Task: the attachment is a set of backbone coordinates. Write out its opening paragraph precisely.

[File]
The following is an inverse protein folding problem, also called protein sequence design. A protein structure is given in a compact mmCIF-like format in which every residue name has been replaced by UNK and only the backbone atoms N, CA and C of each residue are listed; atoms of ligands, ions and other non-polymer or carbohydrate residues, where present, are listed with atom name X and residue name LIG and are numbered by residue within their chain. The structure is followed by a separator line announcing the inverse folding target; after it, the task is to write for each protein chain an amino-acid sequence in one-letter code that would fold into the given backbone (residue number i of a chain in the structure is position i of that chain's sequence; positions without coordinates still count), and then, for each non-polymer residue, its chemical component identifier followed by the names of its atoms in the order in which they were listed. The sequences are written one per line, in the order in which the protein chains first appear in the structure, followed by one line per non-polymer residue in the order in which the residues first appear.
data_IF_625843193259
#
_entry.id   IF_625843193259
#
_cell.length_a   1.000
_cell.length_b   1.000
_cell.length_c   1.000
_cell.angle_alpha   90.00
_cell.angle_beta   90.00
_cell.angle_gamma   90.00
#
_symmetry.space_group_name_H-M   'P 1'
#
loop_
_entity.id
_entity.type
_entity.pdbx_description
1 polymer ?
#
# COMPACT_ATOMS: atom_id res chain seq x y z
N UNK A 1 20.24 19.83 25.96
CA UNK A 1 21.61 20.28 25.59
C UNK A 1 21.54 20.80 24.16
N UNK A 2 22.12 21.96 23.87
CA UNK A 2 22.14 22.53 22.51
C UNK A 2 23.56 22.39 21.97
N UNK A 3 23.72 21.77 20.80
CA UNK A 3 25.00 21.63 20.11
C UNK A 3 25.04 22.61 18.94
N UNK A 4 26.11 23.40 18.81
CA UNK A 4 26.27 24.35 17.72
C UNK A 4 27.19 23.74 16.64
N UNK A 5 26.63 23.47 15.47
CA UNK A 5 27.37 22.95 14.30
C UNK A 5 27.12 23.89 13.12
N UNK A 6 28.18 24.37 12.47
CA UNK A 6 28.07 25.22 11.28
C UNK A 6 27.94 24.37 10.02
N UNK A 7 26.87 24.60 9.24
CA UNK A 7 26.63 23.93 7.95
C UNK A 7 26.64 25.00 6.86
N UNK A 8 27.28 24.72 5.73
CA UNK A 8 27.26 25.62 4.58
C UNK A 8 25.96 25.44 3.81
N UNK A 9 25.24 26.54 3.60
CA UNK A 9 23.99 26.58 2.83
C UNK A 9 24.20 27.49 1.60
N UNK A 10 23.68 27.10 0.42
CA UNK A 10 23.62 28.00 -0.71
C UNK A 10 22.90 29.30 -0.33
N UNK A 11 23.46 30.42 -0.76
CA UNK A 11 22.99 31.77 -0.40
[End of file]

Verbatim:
The following is an inverse protein folding problem, also called protein sequence design. A protein structure is given in a compact mmCIF-like format in which every residue name has been replaced by UNK and only the backbone atoms N, CA and C of each residue are listed; atoms of ligands, ions and other non-polymer or carbohydrate residues, where present, are listed with atom name X and residue name LIG and are numbered by residue within their chain. The structure is followed by a separator line announcing the inverse folding target; after it, the task is to write for each protein chain an amino-acid sequence in one-letter code that would fold into the given backbone (residue number i of a chain in the structure is position i of that chain's sequence; positions without coordinates still count), and then, for each non-polymer residue, its chemical component identifier followed by the names of its atoms in the order in which they were listed. The sequences are written one per line, in the order in which the protein chains first appear in the structure, followed by one line per non-polymer residue in the order in which the residues first appear.